Peter Nicolas, Electoral Evidence, 69 Ala. L. Rev. 109 (2017), https://digitalcommons.law.uw.edu/faculty-articles/280
Alabama Law Review
admissible evidence, ballot secrecy
Each year, millions of Americans cast votes for specific candidates or on specific ballot measures. Each such vote generates potential "electoral evidence," the admissibility of which may be the subject of dispute in subsequent litigation. The evidence may take various forms, including the marked ballot itself, a voter's testimony regarding her vote, or her written or oral statements regarding her vote.
Electoral evidence is most commonly offered in litigation over the election outcome itself, with the parties seeking to determine how certain individuals voted to resolve a close election. However, its potential relevance is not limited to such proceedings. It may also be substantively relevant in a case in which the voter is alleged to have discriminated against someone, or to prove potential juror or witness bias against a party.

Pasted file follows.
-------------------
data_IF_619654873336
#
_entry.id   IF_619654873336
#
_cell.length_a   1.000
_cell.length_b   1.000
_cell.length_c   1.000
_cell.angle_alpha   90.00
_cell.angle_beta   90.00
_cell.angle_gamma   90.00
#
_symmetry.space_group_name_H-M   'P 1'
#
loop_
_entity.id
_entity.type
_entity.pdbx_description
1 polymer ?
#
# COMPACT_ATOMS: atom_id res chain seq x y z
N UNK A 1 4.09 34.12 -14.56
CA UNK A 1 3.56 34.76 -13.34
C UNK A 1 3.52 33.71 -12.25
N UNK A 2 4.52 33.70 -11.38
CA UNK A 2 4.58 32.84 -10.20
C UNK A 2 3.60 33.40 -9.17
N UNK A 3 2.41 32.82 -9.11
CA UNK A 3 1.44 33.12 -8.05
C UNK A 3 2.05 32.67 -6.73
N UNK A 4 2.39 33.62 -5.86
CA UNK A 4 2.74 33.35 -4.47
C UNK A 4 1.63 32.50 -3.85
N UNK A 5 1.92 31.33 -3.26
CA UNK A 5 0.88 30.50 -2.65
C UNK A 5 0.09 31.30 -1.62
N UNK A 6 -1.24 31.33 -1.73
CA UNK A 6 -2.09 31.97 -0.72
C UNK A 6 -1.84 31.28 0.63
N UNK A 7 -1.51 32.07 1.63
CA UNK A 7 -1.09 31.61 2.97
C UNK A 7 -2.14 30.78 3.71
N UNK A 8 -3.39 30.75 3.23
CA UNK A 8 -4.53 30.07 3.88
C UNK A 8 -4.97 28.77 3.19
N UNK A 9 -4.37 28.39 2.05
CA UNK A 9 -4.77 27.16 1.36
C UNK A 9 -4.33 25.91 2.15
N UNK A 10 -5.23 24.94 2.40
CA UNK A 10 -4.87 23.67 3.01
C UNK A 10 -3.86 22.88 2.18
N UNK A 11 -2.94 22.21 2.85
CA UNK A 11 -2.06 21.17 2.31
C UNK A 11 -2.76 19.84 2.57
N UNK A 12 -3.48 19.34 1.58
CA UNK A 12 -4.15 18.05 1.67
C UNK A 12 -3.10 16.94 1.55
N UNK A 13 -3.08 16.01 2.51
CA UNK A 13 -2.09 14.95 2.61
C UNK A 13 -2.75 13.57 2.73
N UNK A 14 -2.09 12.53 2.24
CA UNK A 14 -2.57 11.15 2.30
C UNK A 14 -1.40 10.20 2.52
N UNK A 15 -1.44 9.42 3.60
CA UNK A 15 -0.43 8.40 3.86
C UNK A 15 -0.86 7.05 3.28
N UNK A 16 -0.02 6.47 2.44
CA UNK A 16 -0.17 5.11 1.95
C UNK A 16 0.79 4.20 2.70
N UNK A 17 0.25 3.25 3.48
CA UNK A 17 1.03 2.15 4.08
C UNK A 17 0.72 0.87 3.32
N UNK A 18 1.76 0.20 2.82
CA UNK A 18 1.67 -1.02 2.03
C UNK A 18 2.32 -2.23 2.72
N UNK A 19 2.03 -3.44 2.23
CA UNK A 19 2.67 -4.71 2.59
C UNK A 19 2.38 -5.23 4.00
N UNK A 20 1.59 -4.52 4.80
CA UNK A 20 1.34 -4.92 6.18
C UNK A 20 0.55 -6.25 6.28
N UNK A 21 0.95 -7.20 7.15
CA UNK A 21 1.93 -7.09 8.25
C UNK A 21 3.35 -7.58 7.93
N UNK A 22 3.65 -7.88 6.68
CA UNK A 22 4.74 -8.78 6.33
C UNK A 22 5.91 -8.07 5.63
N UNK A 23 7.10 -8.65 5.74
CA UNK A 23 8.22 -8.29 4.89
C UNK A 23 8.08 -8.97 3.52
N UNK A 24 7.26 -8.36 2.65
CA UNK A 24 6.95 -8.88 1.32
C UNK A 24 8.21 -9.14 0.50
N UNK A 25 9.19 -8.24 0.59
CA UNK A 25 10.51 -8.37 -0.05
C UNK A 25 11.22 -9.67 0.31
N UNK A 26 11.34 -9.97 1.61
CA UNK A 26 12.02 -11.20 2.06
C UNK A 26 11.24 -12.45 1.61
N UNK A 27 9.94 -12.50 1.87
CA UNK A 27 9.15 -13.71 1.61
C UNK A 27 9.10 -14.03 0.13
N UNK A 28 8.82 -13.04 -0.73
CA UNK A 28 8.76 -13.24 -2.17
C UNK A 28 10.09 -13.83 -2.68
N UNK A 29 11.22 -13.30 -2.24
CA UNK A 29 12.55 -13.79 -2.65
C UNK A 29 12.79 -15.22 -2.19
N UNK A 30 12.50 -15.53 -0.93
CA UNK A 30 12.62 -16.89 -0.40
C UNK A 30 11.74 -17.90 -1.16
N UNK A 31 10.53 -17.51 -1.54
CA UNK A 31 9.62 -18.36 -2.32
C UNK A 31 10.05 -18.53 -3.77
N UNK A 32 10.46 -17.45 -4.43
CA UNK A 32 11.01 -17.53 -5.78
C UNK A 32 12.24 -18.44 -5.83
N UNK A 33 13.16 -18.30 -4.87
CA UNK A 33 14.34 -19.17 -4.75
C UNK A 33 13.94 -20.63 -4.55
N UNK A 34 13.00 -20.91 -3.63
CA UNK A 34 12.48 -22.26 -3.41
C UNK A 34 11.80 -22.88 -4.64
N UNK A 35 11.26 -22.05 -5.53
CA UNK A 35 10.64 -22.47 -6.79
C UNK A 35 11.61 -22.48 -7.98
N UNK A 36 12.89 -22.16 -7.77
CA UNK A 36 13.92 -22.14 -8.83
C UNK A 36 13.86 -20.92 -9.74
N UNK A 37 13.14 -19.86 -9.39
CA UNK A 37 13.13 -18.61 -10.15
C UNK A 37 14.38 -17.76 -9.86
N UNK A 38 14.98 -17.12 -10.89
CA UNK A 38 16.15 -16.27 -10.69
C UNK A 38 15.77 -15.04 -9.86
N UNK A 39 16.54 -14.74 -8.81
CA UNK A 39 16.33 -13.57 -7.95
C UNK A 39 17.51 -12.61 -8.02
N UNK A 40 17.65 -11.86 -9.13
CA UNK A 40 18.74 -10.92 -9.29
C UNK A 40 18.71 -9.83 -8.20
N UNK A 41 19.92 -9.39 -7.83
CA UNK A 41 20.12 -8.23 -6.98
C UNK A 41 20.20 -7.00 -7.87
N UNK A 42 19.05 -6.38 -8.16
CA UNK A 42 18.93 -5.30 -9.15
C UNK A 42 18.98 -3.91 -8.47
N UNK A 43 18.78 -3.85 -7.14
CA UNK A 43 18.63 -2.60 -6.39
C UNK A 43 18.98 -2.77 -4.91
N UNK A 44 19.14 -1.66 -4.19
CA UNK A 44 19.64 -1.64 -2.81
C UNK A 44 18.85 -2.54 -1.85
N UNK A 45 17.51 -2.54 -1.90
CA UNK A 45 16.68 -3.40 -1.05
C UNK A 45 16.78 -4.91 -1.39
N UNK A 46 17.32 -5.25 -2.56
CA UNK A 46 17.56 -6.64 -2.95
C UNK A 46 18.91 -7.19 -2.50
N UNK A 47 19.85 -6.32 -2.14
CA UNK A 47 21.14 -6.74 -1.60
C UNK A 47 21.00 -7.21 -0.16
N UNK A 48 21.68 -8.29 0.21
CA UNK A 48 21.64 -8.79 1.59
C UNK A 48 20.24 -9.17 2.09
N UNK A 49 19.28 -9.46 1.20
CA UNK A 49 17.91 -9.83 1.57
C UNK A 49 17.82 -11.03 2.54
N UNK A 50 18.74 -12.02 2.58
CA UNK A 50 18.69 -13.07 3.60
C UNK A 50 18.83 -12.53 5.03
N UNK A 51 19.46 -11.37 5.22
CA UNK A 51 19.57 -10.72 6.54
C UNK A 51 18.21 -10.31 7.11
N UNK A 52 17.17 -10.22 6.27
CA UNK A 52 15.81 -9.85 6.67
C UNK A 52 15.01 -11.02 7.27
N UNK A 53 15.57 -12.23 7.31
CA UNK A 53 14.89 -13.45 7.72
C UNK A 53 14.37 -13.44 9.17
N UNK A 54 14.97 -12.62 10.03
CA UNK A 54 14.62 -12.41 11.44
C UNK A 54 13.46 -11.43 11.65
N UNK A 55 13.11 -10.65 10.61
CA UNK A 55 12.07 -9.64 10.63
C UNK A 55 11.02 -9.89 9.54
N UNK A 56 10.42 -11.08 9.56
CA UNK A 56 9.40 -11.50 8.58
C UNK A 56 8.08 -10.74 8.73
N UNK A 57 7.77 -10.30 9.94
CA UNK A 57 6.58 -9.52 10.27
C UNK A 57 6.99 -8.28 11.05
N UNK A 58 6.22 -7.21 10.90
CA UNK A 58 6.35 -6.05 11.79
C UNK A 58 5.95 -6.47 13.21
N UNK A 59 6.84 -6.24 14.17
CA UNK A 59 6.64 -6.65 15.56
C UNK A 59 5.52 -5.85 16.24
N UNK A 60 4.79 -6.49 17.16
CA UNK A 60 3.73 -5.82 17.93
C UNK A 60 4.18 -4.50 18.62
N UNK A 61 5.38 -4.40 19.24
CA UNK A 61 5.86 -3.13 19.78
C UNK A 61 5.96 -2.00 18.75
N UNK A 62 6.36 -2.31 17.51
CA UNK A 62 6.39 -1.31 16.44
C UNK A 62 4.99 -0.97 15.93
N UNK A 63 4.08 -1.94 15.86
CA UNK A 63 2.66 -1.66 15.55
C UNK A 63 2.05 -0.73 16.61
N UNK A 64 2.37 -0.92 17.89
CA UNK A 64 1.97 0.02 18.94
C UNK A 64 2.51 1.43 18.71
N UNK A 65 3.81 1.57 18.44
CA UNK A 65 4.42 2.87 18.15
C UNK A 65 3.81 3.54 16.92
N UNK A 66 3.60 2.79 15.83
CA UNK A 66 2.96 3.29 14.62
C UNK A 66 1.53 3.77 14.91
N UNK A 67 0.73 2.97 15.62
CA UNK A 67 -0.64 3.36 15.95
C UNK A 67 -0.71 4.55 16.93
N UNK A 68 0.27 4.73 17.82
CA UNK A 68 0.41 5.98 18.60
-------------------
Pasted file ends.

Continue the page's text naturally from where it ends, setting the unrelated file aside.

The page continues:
While election contests for specific candidates only provide insight into a voter's general political leanings that is only marginally relevant to prove discriminatory purpose or bias in most instances, votes cast in recent years on gay and transgender rights, affirmative action, religious freedom, tort reform, and abortion provide insight into a voter's views about discrete categories of persons that is far more probative of such matters.
The admissibility of electoral evidence has been given piecemeal consideration in judicial opinions, but has not received comprehensive attention in any judicial opinion or in the scholarly literature. This Article is the first comprehensive examination of the evidentiary issues that arise when a party seeks to offer electoral evidence in judicial proceedings. It identifies three dangers associated with admitting electoral evidence: its trustworthiness; the individual and societal interests in protecting ballot secrecy; and the risk of unfair prejudice. It demonstrates that these dangers are addressed in a fragmentary and incomplete fashion by existing evidentiary rules.
Relying on social science research about the veracity of voters in recounting their votes as well as the history behind the development of the right to ballot secrecy, this Article concludes that courts and policy makers should be cautious about deeming electoral evidence admissible and should allow it only in limited circumstances.